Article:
Rules and Ethics for Online Therapy

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Online therapy is growing immensely, and plenty of people are using it to get the counseling that they need. Online counseling is similar to face-to-face interactions, but one thing that is worrisome to some about online therapy is the security.

You don’t want people to know about what goes on in the sessions, since they are private matters, and it’s important to understand the rules and ethics associated with online therapy. Here, we’ll go over the security, ethical issues, and any legalities that need to be honored when doing online therapy.


With anything online, you need to be aware of how security threats may happen in regards to data and your own personal information. From viruses to hackers, to even security software which doesn’t protect you from this and phishing, you need to be careful with this.

Telehealth is no exception, and you don’t want to expose your client’s credit card number, information about them, and any private details that are discussed during sessions.

Because of this, therapists need to have the right software. Before you do anything, you need to have software which is HIPAA and BAA compliant, since these are valid pieces of software to treat your patients.

You should be aware that you are at risk of potentially divulging information, so when finished, keep the sessions and any notes locked up.

Try to use data encryption when you are doing online therapy as well, and other security measures too. You should also be aware of any extra security steps that are on there.

With your computer, it’s best if you have one which is separate from the others in the household. Keep it locked up, since it does involve valuable information.

If needed, you should destroy private information when necessary.If there are issues with getting rid of information safely, look into the federal guidelines and see if you can get rid of it as needed.

Informed Consent

Next on ethical matters is informed consent. All therapists should obtain consent from their clients and respect their boundaries.

Informed consent helps prevent any problems with a session, and also will help someone know of the risks and the benefits that come with this before they do disclose it.

You should tell your client about the treatment you’re giving, any alternatives, and any potential risks and benefits. You should inform your client about payments, whether insurance covers it, what to expect,and how goals will be determined and met in therapy.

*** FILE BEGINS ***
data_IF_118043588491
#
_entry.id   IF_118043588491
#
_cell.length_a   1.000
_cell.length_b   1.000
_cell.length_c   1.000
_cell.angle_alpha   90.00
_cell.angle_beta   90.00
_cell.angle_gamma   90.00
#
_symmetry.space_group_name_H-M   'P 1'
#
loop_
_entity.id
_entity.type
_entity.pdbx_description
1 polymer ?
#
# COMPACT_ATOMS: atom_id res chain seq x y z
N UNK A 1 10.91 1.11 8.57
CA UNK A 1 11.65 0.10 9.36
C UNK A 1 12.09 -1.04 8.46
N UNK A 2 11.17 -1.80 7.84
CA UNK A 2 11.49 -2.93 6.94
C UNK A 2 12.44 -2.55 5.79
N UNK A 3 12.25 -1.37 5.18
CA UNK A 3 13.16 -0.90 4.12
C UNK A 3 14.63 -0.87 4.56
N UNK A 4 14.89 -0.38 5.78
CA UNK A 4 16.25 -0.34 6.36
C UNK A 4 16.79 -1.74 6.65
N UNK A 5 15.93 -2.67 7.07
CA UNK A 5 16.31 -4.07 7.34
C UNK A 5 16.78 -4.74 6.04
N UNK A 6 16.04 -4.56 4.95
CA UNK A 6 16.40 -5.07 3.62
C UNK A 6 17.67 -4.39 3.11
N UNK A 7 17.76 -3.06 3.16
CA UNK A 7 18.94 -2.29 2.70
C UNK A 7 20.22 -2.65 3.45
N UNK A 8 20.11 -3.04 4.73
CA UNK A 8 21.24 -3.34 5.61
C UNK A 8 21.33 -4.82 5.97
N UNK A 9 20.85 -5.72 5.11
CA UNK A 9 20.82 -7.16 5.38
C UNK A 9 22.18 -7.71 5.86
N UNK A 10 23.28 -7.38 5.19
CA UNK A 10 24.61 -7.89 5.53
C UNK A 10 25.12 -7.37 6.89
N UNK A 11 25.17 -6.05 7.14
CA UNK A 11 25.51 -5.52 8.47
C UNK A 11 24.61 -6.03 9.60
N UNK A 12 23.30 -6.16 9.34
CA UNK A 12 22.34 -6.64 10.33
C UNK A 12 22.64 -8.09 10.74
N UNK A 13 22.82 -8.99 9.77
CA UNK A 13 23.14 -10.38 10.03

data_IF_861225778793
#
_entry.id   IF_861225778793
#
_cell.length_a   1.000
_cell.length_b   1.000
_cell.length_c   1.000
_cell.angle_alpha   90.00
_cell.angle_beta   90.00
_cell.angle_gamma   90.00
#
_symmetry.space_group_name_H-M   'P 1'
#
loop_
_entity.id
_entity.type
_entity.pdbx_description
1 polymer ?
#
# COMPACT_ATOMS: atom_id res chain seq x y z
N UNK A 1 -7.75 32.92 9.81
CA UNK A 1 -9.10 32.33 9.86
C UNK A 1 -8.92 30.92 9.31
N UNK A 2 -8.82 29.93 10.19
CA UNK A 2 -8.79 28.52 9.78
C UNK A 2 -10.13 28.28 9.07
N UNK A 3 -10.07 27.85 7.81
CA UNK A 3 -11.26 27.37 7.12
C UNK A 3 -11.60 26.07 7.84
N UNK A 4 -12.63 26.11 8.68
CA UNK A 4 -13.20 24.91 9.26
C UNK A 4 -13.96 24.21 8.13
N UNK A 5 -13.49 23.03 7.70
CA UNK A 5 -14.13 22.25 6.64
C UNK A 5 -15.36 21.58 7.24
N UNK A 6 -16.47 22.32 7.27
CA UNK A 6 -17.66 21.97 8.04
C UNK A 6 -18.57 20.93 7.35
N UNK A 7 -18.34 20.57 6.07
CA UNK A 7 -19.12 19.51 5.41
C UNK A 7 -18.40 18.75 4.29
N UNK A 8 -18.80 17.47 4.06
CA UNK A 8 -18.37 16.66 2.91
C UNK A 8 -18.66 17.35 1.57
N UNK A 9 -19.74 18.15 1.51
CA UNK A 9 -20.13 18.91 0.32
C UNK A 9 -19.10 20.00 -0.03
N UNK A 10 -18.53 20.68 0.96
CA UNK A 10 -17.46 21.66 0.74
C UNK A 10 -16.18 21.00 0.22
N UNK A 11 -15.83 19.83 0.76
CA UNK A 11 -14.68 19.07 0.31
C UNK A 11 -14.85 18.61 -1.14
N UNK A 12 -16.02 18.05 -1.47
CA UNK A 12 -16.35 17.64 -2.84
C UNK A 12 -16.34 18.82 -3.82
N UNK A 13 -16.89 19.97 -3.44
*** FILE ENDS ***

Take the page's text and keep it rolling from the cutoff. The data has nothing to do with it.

All of this should be done in the first session, just like you would with an in-0 person therapy session.

The Duty to Protect

Every therapist has an obligation to protect the confidentiality of a patient, but there are exceptions to this. This applies to both in-person and online therapy.

This is called duty to protect, and the therapist does have an obligation to warn a third party if they believe that the client poses danger to another person, especially in the events of child and elder abuse, or if the person poses a risk to themselves, as in the case of suicidal individuals. At that point, it may be good for therapists to step in and help.

One downside of the Duty to Protect however, is that it’s harder to show the real location of a client geographically as you could in session. Location tracking has come a bit far in recent years, but try to get a good feeling on where your client is so that if you are going to help someone,if they do need it, you can step in.

Guidelines and Codes

Finally, let’s talk guidelines and codes. Therapists can treat people from all over, but the thing is, you should be licensed and following the guidelines of the location in which they practice. However, it doesn’t mean you can’t practice, but you should check the requirements of your state to see if you can help others outside of your general area.

It is hard to enforce this in some cases, but that doesn't mean you should ignore these rules. That’s because, if you don’t follow the rules it can potentially create a risk of losing your license. So, if necessary,make sure you have the certifications needed, and the right credentials for practice in the state that you’re in.

a second part of this is of course following the ethical codes for those therapists online who are using telehealth to practice.

The codes are still in place when you’re working online,and you should make sure that you follow the policy for counselors who provide services which are long-distance. The NBCC offers all of this on their site, so before you begin, you should definitely read through these before you begin.

Keep Everything Up-to-Date

If your state offers a lifetime license for counseling,you can get that. You will however have to do a background check every five or so years.

For some licenses, especially if you plan on working with families or couples, you may need an LMFT. This has to be renewed every 2 years for you to continue practicing.

This applies to both online and offline counseling. The licenses that you get for practicing offline do work online, you do however need to continue to renew as needed, and complete the recommendations.

If you need to do continuing education, make sure not to forgo that too. Continuing education helps you stay abreast of everything in the field, and there are plenty of new changes happening to the world of therapy and mental health. It is important that, for you to practice ethically and effectively, you have all of this in place.

For those looking to start online therapy, a lot of the ethical rules of conduct are the same for those who practice offline therapy. But, it still doesn’t mean that it isn’t important, and you should make sure that you take the time to stay up to date on the new practices, and any new changes that are happening in your field.

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